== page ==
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New doubled die quarter discovered

Steve Atwood of Florida managed to nab five new doubled-die reverse varieties of the recently released 2015-P Homestead (Nebraska) America the Beautiful quarters. At least one of the varieties falls into the category of what I’d consider major while a second variety is what I’d classify as borderline-major, perhaps strong enough to find its way into the Cherrypickers’ Guide To Rare Die Varieties by Bill Fivaz and J.T. Stanton.

The doubling on his top two finds involves the water pump located in the foreground of the design superimposed over the Freeman schoolhouse. The doubling of the strongest variety shows as an extra, fully separated, upper curve of the pump handle wide northeast within the frame of a window in the school house. John Wexler who provided the images of the doubled dies shown here listed this one as WDDR-004.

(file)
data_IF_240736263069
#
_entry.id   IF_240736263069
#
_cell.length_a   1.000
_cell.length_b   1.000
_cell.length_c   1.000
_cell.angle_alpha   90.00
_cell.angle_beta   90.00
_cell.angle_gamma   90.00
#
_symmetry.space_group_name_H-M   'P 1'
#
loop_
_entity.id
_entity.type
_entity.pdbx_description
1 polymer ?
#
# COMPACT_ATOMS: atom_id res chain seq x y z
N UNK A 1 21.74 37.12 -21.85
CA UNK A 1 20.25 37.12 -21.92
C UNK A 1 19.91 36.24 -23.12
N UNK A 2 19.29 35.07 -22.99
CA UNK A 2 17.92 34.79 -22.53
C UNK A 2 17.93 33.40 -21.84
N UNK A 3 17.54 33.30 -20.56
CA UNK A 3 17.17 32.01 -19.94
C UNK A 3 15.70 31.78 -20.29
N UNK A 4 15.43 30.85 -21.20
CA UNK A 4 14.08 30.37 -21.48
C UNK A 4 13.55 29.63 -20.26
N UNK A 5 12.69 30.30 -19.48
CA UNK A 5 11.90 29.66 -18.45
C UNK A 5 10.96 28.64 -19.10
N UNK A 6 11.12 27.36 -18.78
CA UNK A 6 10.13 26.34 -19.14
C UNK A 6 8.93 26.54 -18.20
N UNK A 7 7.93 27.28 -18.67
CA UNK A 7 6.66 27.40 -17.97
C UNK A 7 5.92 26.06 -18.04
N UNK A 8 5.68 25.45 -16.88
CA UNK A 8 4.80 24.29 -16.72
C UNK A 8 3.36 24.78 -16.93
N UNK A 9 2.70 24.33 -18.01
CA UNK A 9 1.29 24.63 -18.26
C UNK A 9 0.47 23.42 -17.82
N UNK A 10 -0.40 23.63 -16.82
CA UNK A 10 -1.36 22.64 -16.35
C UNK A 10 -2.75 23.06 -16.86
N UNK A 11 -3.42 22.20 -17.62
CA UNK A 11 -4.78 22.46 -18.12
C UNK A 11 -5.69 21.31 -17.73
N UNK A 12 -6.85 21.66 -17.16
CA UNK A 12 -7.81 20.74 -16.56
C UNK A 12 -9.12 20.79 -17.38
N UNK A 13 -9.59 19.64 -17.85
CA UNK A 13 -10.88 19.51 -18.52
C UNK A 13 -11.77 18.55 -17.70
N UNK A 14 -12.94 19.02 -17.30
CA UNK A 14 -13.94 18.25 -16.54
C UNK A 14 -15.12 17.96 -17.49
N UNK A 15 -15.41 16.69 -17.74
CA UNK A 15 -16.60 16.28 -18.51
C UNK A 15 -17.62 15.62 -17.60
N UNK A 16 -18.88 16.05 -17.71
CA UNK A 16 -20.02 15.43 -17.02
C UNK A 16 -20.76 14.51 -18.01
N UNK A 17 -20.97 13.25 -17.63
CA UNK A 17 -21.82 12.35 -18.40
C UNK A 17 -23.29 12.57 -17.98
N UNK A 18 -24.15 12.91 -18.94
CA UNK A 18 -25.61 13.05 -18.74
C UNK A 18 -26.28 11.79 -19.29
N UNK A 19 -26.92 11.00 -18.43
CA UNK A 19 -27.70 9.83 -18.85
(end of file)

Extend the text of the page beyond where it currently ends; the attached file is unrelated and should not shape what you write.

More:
The stronger and more obvious of the two Homestead quarter double dies.

The stronger and more obvious of the two Homestead quarter doubled dies.

Atwood’s second best find also involves a portion of the upper pump handle doubled up to the northwest but not as fully separated as the more major variety. It also sports strong doubling of the vertical window frame as pointed out by the arrow. Wexler listed this one as WDDR-005.

The weaker of the two Homestead quarter double dies.

The weaker of the two Homestead quarter doubled dies.

His other finds are relatively minor, though very collectible. They involve doubling of the window frame to a greater or lesser degree. These varieties can be seen here:

Atwood, has been collecting for four years starting when his grandparents gave him a box of foreign coins. He quickly got interested in U.S. coins with an interest in Morgan and Peace dollar varieties (VAMs), large and half-cent varieties, etc. When he realized it was far easier to search for varieties and find new discoveries in modern coins, he began searching new releases from his bank. He searched seven boxes of the Homestead quarters saying that he found two of each of the two varieties featured here and about seven of each of the more minor varieties.